Tracking sleep is one thing. Actually falling asleep—and staying asleep—is another. The desire for better, longer, more instantaneous sleep has created a class of products de Zambotti calls “sleep augmenters,” or apps and gadgets that claim to make you fall asleep faster and get a better night’s rest. Sleep apps that digitally deliver CBT-I, like Sleepio, Somryst, and the CBT-i Coach developed by the Veterans Health Administration, help people sleep by changing detrimental thought patterns and behaviors through an evidence-based approach. But a wide range of other sleep augmenters exist, with varying degrees of scientific backing.
An entire branch of these products is dedicated to optimizing sleeping conditions. Customizable lighting like the Philips Smartsleep and Casper Glow Light, which emit different types and intensities of light depending on the time of day, seems to be especially popular, with the forecasting company Fior Markets estimating that the light therapy market will be worth $1.35 billion by 2021. The idea is to expose the user to the wavelengths of light they would naturally encounter over 24 hours—blue and green wavelengths in the day, and red at night—to maintain their circadian rhythm, which is tied to nature’s light-dark cycle.
These products are attempting to solve a real problem: the surrender of the circadian “day” to the eternal sunshine of artificial light. “We’ve sort of made the night optional,” says Grandner. “We don’t get a good ‘dawn’ signal in the morning because we’re in the dark, and then we don’t get a good nighttime signal when the sun goes down because we have all our lights on and we’re looking at screens where the light goes straight into our eyes.” Blue light-blocking glasses, meant to mitigate the blue light from our screens that screams “sunlight” to our brains are based on the same idea, as are blue light-emitting alarm clocks claiming to wake you up naturally by simulating the sunrise. While the theory behind these products is scientifically sound, whether these devices actually help people sleep remains to be seen.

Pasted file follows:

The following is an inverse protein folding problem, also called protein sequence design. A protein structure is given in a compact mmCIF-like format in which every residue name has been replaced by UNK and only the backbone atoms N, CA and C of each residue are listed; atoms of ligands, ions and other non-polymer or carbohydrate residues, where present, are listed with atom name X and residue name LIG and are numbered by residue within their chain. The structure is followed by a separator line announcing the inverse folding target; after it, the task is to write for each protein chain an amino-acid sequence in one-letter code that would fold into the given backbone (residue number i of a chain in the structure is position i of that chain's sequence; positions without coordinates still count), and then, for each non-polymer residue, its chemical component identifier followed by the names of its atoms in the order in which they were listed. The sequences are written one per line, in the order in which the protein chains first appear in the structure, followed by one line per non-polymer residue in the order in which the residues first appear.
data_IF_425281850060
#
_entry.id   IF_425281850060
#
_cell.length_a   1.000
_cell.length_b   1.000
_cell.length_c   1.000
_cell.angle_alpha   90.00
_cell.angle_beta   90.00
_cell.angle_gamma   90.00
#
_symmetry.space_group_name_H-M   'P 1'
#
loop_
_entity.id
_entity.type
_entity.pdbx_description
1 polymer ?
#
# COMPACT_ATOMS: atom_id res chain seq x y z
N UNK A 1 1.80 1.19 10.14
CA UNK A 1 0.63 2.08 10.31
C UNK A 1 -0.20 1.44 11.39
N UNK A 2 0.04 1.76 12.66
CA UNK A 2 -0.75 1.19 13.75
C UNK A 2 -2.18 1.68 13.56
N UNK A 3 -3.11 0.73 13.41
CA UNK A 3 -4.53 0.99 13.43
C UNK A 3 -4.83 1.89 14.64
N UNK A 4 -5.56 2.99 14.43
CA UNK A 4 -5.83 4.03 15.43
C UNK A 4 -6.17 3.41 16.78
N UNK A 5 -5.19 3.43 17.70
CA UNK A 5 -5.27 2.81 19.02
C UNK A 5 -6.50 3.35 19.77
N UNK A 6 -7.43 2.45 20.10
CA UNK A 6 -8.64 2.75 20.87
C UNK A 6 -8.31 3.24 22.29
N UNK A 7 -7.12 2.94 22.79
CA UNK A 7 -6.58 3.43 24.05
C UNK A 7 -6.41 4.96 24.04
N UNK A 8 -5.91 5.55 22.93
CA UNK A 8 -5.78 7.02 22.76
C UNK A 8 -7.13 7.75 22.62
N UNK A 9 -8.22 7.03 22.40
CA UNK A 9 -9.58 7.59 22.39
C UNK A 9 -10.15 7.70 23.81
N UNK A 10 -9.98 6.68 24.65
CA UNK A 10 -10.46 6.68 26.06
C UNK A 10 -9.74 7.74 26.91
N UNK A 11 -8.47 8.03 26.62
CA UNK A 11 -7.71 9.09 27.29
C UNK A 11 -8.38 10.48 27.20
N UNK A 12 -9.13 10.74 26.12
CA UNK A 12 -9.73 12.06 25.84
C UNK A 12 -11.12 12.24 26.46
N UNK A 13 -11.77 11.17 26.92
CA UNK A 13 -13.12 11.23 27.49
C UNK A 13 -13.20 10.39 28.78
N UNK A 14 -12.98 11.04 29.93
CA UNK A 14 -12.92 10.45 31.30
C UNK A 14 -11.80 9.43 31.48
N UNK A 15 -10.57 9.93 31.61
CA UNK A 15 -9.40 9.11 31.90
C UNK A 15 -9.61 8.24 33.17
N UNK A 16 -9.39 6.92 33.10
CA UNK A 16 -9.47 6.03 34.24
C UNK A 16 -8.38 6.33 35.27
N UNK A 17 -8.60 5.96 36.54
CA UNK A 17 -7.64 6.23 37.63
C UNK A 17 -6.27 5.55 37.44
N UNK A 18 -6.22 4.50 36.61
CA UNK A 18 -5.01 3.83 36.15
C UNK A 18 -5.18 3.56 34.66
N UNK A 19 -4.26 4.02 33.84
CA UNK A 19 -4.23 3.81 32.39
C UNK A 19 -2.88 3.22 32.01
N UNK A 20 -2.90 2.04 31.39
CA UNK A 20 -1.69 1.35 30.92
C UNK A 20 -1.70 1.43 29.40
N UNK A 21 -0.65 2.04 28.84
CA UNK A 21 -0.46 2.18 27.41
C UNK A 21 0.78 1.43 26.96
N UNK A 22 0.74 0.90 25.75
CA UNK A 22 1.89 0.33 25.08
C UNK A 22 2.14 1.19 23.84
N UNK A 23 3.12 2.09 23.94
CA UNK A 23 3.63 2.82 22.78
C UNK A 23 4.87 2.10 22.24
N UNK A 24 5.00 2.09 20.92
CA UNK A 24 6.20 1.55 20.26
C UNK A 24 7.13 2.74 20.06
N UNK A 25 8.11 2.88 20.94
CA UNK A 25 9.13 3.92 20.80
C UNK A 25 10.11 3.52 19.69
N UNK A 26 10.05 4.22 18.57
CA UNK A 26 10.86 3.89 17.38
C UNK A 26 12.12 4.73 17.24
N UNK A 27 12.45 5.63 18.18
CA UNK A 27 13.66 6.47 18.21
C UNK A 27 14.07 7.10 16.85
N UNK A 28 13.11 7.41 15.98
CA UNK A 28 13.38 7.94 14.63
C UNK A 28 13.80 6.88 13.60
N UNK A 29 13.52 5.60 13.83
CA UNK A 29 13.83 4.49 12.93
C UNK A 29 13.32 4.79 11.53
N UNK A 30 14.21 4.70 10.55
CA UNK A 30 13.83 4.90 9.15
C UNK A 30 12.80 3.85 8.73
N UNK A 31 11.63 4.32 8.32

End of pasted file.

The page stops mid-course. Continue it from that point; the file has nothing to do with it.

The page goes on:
Sleep can be optimized through other senses, too. White noise machines and playlists of soothing sounds—think babbling brooks or whispering pines—block out jarring noises that may wake a light sleeper. Ditto for noise-canceling headphones. Temperature modulation is built into smart mattresses like the Eight Sleep Pod, which senses a user’s body temperature and heats up or cools down accordingly and also offers the option to be woken up with gentle vibrations in lieu of an alarm. There are even scent-based devices, like the SensorWake olfactory alarm clock (soon relaunching as Maison Berger’s Night and Day Diffuser), designed to wake you up gently with the smell of freshly brewed coffee or warm croissants.
A newer crop of sleep augmentation devices is based on an old scientific technique called biofeedback, a method for controlling involuntary bodily functions associated with stress and anxiety, like increased breathing rate or heart rate. Biofeedback devices use bodily sensors to collect data on these functions and display it on a screen so users can become aware of and modulate it in real time. Some FitBits, for example, are equipped with animated biofeedback programs to regulate breathing rate. A few devices monitor brain activity via electroencephalography (EEG), like the FocusCalm and Muse headbands, and claim that this data can be used to steer one’s mind toward a more relaxed, sleep-optimal state through neurofeedback.